During the POLPAN Seminar on Monday, November 21st, Dr. Barbara Jancewicz (Institute of Sociology, University of Warsaw) presented a paper titled ‘Inequality and its perception: in search of sources of multidimensionality using multidimensional scaling.’
Researchers are trying to link income inequality with multiple negative social phenomena such as crime, distrust and even increased mortality (Wilkinson and Pikett, 2011). We evaluate income inequality using specially designed measures: each of them represents one of many concepts of what inequality is. Economists disagree as to what exactly inequality is, so they use several different definitions simultaneously. Amiel and Cowell (1999) decided to see how the definitions used by the experts correspond to those used by ordinary people: they initiated a series of studies measuring perception of income inequality.
Research on income inequality assumes that each respondent is rational and has a one-dimensional definition of inequality. It is understandable that sometimes respondents need time to think through their answers in order to express their opinion about inequality, but in the end a one-dimensional and coherent response is expected. Results of previous studies have shown that the reality is much more complex, and the responses are often vague. Inspired by the remark made by Amartya Sen (1973) – indicating that inequality has many aspects – a study was conducted, it showed that respondents’ answers were best reflected by a two-dimensional map (Jancewicz, 2014). This study continues this analysis: it tests whether the two-dimensionality results from differences between respondents or perhaps it appears already in the assessments of individual respondents.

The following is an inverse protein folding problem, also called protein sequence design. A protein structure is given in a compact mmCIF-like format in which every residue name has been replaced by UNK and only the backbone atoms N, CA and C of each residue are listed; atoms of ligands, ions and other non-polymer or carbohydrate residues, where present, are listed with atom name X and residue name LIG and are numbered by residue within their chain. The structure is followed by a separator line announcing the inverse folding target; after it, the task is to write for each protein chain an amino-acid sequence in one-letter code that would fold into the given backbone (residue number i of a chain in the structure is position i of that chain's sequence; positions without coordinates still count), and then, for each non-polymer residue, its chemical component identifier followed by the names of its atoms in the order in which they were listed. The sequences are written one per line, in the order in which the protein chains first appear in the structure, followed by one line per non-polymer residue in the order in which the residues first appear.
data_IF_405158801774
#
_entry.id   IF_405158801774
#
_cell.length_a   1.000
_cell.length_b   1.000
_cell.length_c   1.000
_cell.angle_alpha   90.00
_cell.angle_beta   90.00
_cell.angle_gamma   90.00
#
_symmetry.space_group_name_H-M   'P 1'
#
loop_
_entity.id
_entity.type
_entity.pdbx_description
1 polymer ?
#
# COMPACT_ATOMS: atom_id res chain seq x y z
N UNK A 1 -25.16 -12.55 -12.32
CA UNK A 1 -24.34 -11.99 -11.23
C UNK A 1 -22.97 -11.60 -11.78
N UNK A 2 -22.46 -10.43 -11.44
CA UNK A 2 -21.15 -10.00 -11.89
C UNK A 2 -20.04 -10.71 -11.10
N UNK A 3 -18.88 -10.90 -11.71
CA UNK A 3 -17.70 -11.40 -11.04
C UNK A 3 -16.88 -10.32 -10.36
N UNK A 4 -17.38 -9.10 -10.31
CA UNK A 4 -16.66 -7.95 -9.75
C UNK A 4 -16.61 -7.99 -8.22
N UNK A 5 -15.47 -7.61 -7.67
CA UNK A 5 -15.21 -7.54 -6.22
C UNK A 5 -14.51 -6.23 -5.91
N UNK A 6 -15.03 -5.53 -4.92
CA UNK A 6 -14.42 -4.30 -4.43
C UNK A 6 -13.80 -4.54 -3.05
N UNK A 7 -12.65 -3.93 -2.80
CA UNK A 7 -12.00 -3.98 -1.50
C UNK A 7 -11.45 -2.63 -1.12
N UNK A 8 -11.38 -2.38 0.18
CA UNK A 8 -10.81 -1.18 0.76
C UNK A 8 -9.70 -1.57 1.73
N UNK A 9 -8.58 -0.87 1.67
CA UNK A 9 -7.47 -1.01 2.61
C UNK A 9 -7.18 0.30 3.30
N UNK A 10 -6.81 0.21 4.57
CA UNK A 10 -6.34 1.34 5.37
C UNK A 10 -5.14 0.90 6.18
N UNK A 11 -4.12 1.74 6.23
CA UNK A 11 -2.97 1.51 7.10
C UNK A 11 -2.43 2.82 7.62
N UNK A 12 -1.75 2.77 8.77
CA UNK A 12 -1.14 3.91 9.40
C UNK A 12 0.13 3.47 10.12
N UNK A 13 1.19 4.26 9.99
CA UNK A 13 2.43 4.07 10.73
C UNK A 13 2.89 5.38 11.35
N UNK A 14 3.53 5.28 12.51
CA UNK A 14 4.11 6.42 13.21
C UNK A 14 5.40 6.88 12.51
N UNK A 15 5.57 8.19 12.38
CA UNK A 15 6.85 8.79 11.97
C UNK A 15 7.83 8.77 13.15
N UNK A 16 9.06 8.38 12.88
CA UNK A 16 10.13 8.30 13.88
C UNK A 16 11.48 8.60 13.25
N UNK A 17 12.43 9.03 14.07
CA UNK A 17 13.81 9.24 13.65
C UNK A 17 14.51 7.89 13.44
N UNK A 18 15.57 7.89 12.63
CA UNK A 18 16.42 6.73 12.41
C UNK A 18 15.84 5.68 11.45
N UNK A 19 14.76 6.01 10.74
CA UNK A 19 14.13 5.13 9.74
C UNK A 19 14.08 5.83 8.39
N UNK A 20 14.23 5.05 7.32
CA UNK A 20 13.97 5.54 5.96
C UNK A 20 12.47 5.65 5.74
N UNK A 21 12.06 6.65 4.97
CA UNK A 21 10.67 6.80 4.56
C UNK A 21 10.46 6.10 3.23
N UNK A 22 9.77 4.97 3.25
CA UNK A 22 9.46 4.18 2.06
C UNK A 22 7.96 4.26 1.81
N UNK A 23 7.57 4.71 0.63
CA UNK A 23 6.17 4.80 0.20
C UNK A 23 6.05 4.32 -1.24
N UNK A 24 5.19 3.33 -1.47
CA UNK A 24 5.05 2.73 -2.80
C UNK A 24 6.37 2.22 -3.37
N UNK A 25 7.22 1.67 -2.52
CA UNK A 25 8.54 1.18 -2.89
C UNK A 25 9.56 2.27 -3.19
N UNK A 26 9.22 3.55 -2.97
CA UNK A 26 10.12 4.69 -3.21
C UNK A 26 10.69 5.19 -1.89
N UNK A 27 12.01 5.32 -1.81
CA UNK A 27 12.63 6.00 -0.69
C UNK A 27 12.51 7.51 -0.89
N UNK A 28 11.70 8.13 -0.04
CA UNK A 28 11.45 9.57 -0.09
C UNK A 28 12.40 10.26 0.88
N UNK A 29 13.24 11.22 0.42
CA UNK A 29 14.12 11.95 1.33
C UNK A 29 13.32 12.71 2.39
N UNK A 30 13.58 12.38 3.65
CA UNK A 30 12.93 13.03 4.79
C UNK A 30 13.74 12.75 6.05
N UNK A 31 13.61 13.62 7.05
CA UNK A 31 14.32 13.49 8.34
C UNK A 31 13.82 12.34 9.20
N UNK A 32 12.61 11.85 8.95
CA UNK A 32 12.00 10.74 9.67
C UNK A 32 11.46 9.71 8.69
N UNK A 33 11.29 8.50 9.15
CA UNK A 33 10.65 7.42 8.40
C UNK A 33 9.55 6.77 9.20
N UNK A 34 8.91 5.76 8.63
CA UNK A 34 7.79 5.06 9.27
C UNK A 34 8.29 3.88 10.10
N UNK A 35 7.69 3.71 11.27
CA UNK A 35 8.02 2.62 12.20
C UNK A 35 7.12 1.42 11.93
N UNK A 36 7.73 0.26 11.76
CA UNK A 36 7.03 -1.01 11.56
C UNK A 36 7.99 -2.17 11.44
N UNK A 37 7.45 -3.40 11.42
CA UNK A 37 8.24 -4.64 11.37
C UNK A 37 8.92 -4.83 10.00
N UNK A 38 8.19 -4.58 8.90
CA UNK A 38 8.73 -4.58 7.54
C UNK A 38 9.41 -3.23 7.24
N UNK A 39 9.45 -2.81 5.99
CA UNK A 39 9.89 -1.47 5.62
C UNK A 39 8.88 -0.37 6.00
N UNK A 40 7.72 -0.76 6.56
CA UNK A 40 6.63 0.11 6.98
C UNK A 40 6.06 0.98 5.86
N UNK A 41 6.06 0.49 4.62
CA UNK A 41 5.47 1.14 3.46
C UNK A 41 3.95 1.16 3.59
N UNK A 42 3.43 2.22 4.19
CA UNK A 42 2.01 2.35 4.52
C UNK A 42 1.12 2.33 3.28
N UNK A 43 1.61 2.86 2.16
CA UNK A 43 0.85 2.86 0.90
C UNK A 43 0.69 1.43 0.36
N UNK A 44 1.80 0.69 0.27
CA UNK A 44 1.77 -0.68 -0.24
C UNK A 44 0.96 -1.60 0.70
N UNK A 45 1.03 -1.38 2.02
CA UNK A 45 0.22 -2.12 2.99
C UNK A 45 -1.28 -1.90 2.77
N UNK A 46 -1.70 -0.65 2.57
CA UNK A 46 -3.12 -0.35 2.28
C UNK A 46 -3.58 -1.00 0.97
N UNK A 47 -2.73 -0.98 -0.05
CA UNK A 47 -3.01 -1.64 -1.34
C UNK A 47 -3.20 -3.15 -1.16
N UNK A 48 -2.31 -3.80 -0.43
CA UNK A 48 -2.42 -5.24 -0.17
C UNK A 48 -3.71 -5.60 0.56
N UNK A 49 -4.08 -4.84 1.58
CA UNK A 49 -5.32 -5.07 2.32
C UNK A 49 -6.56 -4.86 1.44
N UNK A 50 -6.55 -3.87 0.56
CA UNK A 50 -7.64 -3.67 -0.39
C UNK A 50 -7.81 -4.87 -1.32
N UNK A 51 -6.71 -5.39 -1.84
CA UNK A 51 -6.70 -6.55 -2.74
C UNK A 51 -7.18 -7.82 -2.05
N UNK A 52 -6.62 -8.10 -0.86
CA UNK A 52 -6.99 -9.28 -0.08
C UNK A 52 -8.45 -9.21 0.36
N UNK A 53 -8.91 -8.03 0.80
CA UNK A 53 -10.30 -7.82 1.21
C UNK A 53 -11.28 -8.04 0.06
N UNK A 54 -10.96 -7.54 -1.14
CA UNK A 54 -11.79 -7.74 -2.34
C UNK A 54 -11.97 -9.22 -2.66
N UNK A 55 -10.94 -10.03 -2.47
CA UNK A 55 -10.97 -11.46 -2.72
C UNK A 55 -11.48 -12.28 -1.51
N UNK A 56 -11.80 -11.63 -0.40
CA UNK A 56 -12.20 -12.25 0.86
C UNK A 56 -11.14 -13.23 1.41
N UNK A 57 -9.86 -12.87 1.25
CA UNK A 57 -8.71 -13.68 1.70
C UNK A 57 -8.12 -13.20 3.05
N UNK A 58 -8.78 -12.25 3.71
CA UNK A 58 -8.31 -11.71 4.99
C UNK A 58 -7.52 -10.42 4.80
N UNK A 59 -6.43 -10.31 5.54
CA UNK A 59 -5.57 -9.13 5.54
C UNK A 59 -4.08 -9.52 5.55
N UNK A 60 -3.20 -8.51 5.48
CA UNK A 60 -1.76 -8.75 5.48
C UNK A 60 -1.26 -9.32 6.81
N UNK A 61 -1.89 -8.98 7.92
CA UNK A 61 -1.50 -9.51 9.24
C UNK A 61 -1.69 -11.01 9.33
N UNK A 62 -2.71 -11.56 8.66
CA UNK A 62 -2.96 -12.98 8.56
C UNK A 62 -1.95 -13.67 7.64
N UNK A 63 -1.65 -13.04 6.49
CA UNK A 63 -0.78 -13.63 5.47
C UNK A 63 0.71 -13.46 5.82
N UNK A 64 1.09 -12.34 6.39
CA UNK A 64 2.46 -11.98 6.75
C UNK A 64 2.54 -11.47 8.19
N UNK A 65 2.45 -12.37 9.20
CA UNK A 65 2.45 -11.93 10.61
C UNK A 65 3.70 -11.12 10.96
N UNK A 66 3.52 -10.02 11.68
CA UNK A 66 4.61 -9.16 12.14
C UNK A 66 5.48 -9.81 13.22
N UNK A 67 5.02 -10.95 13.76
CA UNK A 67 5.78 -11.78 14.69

A custom made questionnaire was prepared in order to verify whether individuals perceive and define inequality in many dimensions instead of one. Each respondent’s answer was visualized separately using multidimensional scaling in one, two and three dimensions. The errors of each representation (compared with errors corresponding to random answers) allowed to conclude that individual responses were best represented by a single axis. This result is in accordance with assumptions made by economists. While individual perceptions of inequality were one-dimensional, the differences in perceptions of different respondents required the visualization of joint answers to be two-dimensional.
Innovative questionnaire and unusual use of multidimensional scaling constitute the methodological innovation of this study. Formulated conclusions help us understand how people perceive income inequality.